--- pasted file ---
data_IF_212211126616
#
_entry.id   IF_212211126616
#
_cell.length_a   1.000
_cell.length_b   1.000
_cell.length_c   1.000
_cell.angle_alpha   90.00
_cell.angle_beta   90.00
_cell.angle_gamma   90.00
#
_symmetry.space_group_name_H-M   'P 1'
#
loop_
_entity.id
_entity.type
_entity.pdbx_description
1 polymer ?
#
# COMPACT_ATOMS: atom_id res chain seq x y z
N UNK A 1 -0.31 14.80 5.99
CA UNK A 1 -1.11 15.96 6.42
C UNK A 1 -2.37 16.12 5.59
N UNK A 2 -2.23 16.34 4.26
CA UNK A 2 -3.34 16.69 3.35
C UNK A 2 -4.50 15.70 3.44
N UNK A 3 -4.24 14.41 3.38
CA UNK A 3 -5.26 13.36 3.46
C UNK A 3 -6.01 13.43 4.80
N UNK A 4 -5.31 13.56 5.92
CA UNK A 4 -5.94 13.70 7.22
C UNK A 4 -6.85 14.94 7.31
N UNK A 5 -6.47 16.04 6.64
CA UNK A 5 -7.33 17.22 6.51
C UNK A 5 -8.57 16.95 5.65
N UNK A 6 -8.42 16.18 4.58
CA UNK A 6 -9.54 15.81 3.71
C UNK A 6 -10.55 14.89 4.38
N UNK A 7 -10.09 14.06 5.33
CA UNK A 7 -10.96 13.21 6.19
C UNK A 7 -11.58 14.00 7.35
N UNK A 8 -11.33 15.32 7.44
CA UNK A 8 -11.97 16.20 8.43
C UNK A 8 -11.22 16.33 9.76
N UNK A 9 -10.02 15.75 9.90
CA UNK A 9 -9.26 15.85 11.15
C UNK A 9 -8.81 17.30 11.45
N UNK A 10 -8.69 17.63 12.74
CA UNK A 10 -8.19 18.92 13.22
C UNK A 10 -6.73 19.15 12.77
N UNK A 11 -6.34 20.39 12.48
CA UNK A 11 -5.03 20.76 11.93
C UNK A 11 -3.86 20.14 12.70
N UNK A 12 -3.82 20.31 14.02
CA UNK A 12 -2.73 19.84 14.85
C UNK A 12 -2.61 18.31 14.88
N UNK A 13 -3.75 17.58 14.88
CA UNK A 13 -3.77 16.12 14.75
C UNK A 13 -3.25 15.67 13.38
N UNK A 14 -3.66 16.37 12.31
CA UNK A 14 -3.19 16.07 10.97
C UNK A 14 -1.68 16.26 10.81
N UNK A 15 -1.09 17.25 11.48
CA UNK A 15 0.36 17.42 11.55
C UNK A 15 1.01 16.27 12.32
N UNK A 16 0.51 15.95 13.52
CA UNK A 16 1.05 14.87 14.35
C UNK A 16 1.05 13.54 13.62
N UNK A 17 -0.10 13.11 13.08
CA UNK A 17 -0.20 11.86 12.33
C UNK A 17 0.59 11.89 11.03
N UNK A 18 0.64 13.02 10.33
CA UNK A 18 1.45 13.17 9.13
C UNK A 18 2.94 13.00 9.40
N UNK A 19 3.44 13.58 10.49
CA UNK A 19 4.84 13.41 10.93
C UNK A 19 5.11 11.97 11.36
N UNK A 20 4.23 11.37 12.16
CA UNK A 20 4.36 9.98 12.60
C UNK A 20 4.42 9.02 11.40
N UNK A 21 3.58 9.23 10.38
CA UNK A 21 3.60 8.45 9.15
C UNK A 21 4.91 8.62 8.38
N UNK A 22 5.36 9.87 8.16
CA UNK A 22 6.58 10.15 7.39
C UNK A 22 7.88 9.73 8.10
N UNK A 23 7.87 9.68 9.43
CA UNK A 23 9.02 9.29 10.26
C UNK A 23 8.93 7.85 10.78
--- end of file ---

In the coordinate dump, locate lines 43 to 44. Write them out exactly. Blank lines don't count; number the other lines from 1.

CA UNK A 8 -11.97 16.20 8.43
C UNK A 8 -11.22 16.33 9.76